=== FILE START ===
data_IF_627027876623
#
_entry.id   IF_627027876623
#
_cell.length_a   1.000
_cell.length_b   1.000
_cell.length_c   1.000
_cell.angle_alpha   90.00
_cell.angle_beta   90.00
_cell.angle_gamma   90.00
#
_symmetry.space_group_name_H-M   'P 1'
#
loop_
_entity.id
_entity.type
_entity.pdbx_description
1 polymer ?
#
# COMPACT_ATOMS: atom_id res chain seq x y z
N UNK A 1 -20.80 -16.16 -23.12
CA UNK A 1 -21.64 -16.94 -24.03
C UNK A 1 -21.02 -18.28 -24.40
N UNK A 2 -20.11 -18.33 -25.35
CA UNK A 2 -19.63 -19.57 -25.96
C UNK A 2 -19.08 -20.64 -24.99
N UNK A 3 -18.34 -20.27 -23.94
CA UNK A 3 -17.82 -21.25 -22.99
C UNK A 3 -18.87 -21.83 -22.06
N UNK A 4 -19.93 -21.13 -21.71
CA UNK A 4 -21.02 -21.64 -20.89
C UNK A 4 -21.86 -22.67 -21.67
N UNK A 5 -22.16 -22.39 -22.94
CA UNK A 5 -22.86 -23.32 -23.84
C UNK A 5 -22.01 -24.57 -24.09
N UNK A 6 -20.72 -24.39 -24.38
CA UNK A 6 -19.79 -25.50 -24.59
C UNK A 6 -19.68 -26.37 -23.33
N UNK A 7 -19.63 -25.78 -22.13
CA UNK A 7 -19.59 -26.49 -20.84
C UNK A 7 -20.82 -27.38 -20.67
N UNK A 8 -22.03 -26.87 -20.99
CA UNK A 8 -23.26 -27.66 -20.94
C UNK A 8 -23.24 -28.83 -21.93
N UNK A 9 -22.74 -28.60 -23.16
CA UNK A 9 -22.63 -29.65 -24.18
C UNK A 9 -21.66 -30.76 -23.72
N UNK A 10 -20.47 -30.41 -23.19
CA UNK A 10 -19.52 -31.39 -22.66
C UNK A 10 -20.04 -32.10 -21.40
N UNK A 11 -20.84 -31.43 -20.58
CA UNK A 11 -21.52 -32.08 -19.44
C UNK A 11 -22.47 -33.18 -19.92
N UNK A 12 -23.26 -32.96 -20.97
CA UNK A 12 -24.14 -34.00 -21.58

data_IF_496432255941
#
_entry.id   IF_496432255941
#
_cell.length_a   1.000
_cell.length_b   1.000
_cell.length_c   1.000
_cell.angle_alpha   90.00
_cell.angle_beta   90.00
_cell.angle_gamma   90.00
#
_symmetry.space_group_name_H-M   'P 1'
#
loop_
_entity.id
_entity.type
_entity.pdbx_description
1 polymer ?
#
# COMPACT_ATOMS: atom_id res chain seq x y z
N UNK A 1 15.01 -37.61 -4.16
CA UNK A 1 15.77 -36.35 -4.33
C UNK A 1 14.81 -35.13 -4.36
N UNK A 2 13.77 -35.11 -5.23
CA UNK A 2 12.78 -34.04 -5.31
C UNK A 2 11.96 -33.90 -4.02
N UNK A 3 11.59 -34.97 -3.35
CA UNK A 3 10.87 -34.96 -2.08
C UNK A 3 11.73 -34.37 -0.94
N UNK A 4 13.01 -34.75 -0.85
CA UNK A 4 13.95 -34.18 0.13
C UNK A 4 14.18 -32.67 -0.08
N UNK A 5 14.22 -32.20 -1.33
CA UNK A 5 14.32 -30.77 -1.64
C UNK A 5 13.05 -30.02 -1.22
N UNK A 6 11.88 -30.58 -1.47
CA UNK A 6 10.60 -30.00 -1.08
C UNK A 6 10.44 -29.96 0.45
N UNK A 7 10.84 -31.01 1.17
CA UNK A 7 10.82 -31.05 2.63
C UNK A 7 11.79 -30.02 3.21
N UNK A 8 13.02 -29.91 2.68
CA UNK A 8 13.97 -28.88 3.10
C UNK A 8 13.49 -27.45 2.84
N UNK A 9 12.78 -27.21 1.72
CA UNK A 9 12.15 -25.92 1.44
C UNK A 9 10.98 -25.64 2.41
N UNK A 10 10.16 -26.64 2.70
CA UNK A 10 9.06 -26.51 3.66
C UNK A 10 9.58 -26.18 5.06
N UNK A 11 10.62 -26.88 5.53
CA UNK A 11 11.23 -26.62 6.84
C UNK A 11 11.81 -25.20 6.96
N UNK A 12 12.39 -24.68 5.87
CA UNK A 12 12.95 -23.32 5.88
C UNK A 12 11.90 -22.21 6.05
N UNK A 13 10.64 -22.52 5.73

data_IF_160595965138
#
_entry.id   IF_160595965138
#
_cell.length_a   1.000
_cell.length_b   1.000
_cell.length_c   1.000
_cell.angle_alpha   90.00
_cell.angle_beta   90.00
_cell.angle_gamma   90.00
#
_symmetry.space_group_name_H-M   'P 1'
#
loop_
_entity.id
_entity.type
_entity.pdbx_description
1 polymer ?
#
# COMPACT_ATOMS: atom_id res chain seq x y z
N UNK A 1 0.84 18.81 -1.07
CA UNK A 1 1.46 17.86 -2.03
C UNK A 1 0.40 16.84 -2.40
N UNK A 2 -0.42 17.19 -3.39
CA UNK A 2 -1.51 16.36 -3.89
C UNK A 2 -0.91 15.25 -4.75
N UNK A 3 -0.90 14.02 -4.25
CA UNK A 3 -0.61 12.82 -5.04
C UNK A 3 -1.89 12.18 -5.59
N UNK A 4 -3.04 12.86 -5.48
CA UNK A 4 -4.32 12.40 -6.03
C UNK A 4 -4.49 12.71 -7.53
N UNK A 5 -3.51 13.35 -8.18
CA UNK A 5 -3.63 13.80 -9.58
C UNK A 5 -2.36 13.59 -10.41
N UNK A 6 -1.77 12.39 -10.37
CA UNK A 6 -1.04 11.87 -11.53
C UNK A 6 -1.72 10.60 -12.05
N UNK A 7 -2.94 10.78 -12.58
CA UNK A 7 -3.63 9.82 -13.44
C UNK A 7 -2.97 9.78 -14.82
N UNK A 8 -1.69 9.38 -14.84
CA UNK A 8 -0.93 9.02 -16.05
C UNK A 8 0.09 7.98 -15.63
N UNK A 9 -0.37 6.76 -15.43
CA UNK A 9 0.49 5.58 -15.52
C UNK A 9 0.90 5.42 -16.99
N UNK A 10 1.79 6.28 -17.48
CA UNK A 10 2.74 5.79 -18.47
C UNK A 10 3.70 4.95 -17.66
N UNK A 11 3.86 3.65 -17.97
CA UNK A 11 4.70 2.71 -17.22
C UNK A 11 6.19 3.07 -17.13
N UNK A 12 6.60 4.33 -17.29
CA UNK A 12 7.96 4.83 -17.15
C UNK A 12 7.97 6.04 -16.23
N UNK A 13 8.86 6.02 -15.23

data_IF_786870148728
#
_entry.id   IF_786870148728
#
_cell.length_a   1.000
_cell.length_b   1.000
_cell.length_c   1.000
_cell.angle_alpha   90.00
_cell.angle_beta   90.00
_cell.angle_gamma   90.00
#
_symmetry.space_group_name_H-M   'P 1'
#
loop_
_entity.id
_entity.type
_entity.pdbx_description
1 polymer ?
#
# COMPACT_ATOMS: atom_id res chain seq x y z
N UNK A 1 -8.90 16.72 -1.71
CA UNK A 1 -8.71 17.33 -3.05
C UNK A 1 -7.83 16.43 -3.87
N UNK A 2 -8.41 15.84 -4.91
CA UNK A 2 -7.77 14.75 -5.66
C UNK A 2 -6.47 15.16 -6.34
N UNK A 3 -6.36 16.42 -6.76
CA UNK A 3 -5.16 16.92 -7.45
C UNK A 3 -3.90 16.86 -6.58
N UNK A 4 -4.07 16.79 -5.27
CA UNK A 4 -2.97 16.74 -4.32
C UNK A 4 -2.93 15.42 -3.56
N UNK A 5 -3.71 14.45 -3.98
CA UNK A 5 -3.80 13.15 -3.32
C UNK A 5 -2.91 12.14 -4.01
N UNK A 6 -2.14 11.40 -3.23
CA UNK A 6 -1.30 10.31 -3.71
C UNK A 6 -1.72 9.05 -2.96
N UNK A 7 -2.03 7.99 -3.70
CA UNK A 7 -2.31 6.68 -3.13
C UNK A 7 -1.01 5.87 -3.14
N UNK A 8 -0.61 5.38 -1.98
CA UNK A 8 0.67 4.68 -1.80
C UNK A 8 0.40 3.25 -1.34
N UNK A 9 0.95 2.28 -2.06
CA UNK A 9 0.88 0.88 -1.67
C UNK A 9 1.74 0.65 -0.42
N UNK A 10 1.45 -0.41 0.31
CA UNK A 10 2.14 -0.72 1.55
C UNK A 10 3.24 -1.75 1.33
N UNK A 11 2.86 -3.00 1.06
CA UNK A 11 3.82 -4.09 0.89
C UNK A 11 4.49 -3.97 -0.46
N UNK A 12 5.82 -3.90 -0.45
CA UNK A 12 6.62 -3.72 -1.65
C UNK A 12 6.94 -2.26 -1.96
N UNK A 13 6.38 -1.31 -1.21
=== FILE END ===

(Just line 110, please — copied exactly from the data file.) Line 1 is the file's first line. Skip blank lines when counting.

CA UNK A 12 12.95 -23.32 5.88